In 1580, Edmund Spenser posed the rhetorical question, “Why a God’s name, may not we, as else the Greeks, have the kingdom in our own language?” This is the same question being asked by many advocates for digital church today. Not much, it would seem, has changed.
To my mind, the rise of digital church is the most significant ecclesiological development since the publication of The Babylonian Captivity of the Church by Martin Luther in 1520. Like the early Reformers, advocates of digital church are not seeking to redefine the nature of ‘church’. Instead, our desire is to reform that which already is.
Given the seismic shift in society as a result of the Covid-19 pandemic, there is a window of opportunity for the church to embrace digital technology as a key missiological tool. There is a praxic-conversation that needs to be had. And now is the time. In order to facilitate that, it is to the Reformation that we must return; not to the antiquated arguments concerning the influence of ancient philosophers on the development of ideas; not to the polemical debates concerning the extent of magisterial power in relation to the church; not to the arrogant and shameful denunciations of those who refused to agree and/or submit, but to the passionate, envisioned, thrilling task of emergence that the Reformers were undertaking.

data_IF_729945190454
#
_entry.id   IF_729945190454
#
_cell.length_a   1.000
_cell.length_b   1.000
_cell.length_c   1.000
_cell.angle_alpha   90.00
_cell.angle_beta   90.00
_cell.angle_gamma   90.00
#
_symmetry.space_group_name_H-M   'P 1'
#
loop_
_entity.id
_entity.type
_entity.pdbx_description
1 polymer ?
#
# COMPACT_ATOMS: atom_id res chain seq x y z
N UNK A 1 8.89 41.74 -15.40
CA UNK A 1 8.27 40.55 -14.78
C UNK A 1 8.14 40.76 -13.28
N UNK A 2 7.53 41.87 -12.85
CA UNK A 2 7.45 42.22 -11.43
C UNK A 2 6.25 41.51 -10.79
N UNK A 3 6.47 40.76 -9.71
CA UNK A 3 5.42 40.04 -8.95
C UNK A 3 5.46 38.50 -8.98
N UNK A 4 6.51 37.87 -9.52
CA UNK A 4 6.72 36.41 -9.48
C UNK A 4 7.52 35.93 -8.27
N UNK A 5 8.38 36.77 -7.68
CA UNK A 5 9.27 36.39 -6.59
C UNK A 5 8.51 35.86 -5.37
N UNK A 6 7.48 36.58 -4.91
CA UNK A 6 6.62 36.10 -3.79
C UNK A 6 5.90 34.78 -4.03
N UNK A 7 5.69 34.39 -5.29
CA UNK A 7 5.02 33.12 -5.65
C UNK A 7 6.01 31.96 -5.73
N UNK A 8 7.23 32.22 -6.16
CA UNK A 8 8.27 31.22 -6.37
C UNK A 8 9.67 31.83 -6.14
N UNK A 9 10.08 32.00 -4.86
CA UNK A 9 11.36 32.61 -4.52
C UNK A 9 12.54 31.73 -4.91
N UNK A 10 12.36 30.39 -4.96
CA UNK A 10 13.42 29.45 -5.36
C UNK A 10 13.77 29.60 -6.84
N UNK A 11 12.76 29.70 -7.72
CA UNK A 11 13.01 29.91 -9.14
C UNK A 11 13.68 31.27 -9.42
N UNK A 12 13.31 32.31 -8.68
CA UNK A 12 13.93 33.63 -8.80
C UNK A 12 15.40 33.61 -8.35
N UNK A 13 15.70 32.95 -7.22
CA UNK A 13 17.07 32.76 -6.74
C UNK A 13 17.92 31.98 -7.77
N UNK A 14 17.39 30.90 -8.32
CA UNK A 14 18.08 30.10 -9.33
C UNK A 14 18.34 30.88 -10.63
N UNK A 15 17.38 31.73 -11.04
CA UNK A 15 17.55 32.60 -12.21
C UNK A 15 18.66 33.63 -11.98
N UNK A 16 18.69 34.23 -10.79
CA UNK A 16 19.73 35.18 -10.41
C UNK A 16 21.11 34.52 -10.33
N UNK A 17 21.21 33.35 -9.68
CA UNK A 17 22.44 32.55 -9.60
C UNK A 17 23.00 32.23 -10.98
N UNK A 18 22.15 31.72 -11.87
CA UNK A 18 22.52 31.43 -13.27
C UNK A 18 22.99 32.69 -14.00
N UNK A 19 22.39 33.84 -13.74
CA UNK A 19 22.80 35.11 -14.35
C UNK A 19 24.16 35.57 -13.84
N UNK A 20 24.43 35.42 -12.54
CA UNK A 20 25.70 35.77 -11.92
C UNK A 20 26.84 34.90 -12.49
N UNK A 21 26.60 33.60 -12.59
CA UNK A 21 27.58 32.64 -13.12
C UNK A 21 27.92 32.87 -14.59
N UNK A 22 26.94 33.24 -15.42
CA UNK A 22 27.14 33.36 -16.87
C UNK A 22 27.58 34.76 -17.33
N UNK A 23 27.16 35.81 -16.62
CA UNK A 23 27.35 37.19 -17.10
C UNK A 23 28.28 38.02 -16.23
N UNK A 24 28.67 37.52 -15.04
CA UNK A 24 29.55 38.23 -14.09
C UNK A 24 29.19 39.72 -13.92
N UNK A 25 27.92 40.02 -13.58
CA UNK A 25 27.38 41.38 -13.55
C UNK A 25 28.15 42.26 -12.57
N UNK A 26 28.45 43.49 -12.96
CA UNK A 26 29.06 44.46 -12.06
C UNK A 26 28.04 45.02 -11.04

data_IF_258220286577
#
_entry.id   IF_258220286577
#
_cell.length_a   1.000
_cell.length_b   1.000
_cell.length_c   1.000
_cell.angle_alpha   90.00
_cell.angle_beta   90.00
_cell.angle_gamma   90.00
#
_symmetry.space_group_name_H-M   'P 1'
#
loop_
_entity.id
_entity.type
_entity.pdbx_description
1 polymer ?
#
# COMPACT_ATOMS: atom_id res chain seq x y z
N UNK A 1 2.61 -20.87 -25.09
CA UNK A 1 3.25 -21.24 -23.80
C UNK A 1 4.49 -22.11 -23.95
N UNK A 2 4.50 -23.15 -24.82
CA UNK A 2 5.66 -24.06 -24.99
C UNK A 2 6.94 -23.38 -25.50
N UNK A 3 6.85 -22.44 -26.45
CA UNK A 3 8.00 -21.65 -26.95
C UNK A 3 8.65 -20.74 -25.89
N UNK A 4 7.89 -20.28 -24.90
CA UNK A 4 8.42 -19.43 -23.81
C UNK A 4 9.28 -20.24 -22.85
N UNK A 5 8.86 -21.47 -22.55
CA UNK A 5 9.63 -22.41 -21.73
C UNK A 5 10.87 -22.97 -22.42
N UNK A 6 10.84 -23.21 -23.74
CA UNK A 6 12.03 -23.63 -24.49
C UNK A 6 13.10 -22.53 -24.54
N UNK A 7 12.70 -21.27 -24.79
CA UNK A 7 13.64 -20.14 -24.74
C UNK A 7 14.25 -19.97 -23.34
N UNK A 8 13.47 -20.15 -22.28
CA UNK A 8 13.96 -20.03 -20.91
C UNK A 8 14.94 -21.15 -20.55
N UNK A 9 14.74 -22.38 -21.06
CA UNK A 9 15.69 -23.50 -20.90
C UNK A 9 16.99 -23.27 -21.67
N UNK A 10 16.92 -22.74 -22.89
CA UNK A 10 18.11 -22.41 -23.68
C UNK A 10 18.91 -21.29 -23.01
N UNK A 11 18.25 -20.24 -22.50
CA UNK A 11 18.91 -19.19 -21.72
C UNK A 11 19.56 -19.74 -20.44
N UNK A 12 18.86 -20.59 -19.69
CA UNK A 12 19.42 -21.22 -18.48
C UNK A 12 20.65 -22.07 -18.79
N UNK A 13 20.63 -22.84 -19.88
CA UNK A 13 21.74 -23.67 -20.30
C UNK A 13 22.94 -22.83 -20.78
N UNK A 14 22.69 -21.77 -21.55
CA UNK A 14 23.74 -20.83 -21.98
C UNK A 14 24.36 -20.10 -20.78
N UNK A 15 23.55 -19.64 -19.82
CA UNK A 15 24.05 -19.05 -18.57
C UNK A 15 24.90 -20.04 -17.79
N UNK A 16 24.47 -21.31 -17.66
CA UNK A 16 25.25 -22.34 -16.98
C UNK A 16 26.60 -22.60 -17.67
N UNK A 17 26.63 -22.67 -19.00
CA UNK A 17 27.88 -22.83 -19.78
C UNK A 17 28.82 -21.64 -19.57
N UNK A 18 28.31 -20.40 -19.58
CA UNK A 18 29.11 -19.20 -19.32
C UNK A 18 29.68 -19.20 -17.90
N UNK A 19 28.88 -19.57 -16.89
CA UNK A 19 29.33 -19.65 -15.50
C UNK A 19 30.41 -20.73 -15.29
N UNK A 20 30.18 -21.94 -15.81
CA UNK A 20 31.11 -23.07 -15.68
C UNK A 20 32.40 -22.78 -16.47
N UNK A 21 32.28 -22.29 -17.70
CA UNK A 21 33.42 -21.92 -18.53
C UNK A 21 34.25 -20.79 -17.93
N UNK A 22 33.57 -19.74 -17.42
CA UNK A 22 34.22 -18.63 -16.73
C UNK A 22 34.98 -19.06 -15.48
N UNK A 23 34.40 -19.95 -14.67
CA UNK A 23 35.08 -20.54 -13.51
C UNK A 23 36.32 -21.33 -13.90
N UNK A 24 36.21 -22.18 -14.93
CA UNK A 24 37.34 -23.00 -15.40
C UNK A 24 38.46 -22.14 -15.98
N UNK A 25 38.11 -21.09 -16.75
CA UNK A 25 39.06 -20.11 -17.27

As we shall see, there are so many similarities between the epoch of the early Reformation and the one in which we are currently living. The questions in both eras are heavily reminiscent of each other. Whilst the answers may (or may not) be different, the process of emergence is remarkably similar.
Developing a context
The Reformation marked a crisis that impacted on both the structures of contemporary authority as well as adherence to past traditions. Quite simply, the institution of the church was in crisis and it no longer served the purpose for which it was originally founded.